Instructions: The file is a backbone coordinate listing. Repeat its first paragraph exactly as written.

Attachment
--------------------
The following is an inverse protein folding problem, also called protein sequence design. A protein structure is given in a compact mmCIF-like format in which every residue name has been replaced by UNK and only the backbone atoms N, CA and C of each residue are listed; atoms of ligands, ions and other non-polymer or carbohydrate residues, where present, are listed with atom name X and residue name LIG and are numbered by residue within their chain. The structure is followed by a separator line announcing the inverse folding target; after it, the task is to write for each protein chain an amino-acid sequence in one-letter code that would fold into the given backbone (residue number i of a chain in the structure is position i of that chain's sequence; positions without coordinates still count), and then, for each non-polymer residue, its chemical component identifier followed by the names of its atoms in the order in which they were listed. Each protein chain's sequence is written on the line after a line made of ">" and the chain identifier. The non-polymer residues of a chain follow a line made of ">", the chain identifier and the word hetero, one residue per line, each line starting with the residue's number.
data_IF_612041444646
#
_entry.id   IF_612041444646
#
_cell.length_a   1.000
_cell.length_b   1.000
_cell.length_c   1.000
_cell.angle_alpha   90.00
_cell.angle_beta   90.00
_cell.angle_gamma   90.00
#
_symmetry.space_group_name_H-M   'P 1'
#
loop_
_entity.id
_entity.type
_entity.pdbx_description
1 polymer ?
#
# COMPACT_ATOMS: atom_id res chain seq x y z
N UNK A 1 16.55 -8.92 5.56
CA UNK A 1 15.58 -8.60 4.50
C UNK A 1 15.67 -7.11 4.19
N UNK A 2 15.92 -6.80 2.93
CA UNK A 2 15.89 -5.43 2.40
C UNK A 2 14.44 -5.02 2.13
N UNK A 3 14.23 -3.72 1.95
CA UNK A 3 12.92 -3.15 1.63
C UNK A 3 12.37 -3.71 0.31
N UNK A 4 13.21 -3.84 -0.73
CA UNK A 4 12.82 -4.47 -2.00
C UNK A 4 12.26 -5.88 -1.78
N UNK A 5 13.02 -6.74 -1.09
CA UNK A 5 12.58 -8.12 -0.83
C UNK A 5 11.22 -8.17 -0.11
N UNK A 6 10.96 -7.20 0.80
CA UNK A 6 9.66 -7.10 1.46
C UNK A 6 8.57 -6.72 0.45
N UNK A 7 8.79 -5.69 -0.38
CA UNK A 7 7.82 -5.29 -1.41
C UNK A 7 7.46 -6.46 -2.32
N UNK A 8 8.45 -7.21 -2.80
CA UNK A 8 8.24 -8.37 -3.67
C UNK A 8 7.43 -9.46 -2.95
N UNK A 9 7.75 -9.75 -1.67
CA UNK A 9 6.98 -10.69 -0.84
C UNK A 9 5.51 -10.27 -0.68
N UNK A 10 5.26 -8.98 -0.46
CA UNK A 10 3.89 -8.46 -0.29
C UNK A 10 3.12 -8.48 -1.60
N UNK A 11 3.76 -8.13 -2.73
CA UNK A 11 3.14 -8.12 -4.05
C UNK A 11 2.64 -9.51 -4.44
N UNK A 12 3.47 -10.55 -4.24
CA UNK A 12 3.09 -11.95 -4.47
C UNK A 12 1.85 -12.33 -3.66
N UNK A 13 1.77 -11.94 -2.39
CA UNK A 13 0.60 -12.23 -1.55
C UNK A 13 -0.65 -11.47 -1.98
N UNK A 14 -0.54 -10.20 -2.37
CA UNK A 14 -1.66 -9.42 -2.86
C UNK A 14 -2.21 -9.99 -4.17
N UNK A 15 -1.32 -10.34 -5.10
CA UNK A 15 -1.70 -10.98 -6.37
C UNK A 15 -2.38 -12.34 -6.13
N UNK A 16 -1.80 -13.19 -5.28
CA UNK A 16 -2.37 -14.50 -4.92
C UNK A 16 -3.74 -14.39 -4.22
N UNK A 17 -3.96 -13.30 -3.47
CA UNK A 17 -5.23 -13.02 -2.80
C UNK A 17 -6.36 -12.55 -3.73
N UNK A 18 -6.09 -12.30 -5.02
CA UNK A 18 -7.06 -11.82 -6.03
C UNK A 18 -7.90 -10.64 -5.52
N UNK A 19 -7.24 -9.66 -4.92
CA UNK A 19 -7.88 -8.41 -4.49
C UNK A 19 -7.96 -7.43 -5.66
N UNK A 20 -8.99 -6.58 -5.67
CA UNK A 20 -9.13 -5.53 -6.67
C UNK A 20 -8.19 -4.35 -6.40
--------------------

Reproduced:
The following is an inverse protein folding problem, also called protein sequence design. A protein structure is given in a compact mmCIF-like format in which every residue name has been replaced by UNK and only the backbone atoms N, CA and C of each residue are listed; atoms of ligands, ions and other non-polymer or carbohydrate residues, where present, are listed with atom name X and residue name LIG and are numbered by residue within their chain. The structure is followed by a separator line announcing the inverse folding target; after it, the task is to write for each protein chain an amino-acid sequence in one-letter code that would fold into the given backbone (residue number i of a chain in the structure is position i of that chain's sequence; positions without coordinates still count), and then, for each non-polymer residue, its chemical component identifier followed by the names of its atoms in the order in which they were listed. Each protein chain's sequence is written on the line after a line made of ">" and the chain identifier. The non-polymer residues of a chain follow a line made of ">", the chain identifier and the word hetero, one residue per line, each line starting with the residue's number.